Conrad was born February 15, 1943 in Parrsboro.
Conrad was born February 15, 1943 in Parrsboro.
C. Blair Morrow of Lower Sackville, Nova Scotia, was born 18 July 1937 to Bill and Florence Morrow in Prince Edward Island and grew up in Fairview subdivision of Halifax, NS. He married Lorraine Morrow and had 2 sons Kale and Robbie. He was employed in the road construction industry all his life, worked at various times with Warnock Hersey, SNC Lavalin, Jacques Whitford and Stantech, mostly on concrete supports for bridges. He enjoyed coaching hockey and baseball, researching genealogy and taking photographs of the iron bridges he worked on. He died 3 September 2016 in Lower Sackville, NS.
Ruby Lillian Kaiser was born in Sonora, Guysborough County, Nova Scotia in 1930. The daughter of Asa and Edna (Burns) Jordan, she had five siblings. Ruby held a life-long interest in the local history and geneaology of Sonora and area, and collected relevant photographs, newspaper clippings, obituaries, memorials, and other geneaology records. She was a member of Sonora Baptist Church, the Sonora branch of the Women’s Institute of Nova Scotia, Women’s Baptist Missionary Society, and the St. Mary’s Garden Club. She married Victor Kaiser in 1953 and they had three children.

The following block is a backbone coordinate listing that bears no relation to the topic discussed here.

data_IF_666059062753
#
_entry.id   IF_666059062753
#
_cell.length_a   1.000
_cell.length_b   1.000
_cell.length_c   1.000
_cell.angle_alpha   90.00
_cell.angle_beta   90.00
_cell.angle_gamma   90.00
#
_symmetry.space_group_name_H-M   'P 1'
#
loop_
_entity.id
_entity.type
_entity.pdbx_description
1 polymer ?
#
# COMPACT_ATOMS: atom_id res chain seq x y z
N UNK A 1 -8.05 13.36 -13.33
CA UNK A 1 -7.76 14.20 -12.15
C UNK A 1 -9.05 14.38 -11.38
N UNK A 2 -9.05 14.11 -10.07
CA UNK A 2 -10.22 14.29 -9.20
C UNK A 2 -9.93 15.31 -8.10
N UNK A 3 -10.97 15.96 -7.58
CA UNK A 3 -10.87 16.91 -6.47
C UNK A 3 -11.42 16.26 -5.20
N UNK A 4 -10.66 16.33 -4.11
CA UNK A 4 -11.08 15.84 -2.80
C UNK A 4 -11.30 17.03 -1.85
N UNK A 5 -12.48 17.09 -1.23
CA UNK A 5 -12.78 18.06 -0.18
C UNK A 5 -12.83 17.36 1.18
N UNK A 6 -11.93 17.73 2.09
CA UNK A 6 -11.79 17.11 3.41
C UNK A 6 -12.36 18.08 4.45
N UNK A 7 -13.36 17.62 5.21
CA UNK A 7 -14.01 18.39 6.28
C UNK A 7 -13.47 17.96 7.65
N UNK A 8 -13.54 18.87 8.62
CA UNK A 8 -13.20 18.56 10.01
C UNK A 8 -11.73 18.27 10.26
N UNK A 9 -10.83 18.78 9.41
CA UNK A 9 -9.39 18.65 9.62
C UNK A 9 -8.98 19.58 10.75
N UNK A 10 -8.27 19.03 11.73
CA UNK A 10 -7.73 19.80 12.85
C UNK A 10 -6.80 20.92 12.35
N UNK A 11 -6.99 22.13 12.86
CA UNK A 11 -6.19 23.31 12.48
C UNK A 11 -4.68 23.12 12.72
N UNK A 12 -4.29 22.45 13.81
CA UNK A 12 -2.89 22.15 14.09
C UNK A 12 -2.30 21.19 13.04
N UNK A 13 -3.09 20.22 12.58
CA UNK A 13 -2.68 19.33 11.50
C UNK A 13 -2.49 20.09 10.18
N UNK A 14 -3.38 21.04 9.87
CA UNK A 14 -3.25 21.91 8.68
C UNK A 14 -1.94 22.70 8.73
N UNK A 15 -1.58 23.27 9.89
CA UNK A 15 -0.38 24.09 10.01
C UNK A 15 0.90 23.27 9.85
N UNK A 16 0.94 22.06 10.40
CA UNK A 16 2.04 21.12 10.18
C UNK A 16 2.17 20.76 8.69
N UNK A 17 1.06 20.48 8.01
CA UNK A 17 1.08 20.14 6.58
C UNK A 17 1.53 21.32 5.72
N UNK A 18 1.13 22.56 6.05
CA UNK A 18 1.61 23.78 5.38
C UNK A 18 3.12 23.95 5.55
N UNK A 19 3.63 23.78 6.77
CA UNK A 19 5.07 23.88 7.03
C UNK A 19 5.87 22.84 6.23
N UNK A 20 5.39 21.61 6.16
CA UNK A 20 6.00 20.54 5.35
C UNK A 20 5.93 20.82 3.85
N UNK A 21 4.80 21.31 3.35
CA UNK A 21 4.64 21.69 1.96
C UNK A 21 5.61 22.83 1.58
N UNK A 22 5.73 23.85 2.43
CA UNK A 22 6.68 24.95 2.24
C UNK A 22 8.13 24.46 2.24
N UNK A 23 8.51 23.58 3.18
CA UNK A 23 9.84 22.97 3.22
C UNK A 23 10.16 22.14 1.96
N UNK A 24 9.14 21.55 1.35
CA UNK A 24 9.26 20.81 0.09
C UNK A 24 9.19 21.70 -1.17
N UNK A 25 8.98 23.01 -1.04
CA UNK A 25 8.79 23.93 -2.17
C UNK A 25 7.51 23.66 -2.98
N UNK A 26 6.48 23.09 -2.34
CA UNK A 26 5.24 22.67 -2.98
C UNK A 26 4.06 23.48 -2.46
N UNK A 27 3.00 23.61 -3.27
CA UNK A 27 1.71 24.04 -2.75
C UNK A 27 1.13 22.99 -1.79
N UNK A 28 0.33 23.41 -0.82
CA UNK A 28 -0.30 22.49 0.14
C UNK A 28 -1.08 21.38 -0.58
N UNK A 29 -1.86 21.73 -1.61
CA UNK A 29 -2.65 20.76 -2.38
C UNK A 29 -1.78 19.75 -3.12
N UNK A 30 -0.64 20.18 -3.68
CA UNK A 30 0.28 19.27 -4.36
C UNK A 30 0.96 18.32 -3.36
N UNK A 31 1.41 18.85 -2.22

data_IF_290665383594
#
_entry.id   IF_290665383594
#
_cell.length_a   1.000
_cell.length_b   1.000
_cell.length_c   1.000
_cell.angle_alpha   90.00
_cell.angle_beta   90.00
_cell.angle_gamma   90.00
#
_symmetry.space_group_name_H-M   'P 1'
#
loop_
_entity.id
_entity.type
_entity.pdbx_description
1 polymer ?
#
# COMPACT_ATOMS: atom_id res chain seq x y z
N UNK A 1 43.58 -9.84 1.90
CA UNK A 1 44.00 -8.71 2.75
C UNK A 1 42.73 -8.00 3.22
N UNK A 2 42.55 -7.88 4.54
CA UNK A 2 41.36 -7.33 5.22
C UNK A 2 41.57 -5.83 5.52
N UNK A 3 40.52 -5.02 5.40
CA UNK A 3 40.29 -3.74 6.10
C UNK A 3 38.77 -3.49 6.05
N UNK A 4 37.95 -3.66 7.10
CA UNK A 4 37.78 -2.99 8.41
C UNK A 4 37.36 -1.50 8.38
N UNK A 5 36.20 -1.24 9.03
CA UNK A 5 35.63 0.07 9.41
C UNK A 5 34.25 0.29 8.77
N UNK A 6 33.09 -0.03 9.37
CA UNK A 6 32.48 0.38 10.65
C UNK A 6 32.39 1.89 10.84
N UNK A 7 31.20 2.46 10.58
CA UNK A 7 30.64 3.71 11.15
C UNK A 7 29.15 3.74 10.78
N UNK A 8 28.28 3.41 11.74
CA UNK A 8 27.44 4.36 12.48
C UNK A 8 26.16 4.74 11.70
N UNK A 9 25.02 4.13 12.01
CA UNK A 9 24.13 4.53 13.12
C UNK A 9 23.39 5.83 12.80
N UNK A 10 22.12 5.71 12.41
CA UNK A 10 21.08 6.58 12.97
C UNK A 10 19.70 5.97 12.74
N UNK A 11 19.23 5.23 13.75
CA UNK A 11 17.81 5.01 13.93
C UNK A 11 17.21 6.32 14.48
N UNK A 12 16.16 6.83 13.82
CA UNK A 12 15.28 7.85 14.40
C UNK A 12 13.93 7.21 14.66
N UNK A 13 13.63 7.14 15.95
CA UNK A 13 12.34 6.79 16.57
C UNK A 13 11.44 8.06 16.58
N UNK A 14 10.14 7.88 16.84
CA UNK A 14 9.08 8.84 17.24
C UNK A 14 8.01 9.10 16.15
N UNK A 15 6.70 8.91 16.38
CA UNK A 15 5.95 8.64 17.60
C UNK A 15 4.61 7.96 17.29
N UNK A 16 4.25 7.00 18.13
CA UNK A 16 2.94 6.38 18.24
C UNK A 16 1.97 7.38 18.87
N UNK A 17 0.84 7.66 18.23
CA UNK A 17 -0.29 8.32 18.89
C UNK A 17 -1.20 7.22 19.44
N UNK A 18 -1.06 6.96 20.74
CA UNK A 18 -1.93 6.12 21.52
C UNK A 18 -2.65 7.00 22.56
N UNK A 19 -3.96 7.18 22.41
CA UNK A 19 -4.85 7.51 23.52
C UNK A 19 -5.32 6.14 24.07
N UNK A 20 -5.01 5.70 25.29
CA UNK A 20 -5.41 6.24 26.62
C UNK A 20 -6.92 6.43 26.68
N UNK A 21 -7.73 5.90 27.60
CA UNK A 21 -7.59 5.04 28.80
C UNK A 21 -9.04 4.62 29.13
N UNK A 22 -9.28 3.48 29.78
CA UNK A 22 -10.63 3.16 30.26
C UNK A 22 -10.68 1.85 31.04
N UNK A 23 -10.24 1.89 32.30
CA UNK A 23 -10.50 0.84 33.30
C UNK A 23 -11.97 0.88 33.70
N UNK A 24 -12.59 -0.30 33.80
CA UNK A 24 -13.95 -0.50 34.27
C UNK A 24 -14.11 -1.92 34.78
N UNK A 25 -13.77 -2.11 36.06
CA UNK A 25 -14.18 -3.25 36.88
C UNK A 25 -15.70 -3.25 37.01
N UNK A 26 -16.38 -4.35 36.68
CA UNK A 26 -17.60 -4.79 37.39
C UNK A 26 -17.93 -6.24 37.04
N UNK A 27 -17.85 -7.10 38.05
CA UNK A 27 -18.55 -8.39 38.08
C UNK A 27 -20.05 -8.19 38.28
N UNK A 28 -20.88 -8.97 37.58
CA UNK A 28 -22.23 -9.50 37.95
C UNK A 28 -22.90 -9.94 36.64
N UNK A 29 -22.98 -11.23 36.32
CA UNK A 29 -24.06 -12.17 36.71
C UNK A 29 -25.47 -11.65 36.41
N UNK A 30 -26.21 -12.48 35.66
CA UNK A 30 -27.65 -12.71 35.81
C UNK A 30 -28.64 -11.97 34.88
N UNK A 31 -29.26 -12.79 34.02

Allan Everett Marble, retired professor, author and researcher, was born in Truro, Nova Scotia in 1939 and educated at Colchester County Academy, Dartmouth High School and Dalhousie University, graduating with a doctorate degree in the early 1960s. From 1963 to 1966 he was a Lieutenant in the Royal Canadian Army. Starting in 1967, he taught at universities in Nova Scotia for over 40 years in the fields of physics, mathematics, surgery, and biomedical engineering, retired in 2010. In addition to teaching, Dr. Marble was actively involved in medical research with a focus on the cardiovascular system. His other research interests included the history of Nova Scotia and genealogy. He has written several books on the history of medicine in Nova Scotia, as well as biographies of early medical practitioners for the Dictionary of Canadian Biography. Dr. Marble is a certified genealogist for Canada, was President of the Genealogical Association of Nova Scotia in the 1990s and again 2010-2015, and a founding member of the Genealogical Institute of the Maritimes in 1982. He also served on the executives of the Royal Nova Scotia Historical Society 1978-1982 and the Dalhousie Society for the History of Medicine 1986-1993, and in 2016-2017 was chair of the Medical History Society of Nova Scotia.
Capt. John McDaniel (1816 – 1882) was the second son of Henry McDaniel (1787 – 1842) and Catherine (Umlah / Hemlow) McDaniel (1795 – 1868). John McDaniel and his brother James ran a regular packet service, and in 1864-5, “ John McDaniel and Co.” ran two schooners, between Halifax and Sherbrooke. John held many public offices in Sherbrooke (River Pilot, Inspector of Weights and Measures, Fish Inspector, Beef and Pork Inspector, Coal Measurer, Trustee of Booms, Trustee and later Commissioner of the Court House and Jail, sat on the Grand Jury, and later was a Magistrate, and Judge of the Court of Probate).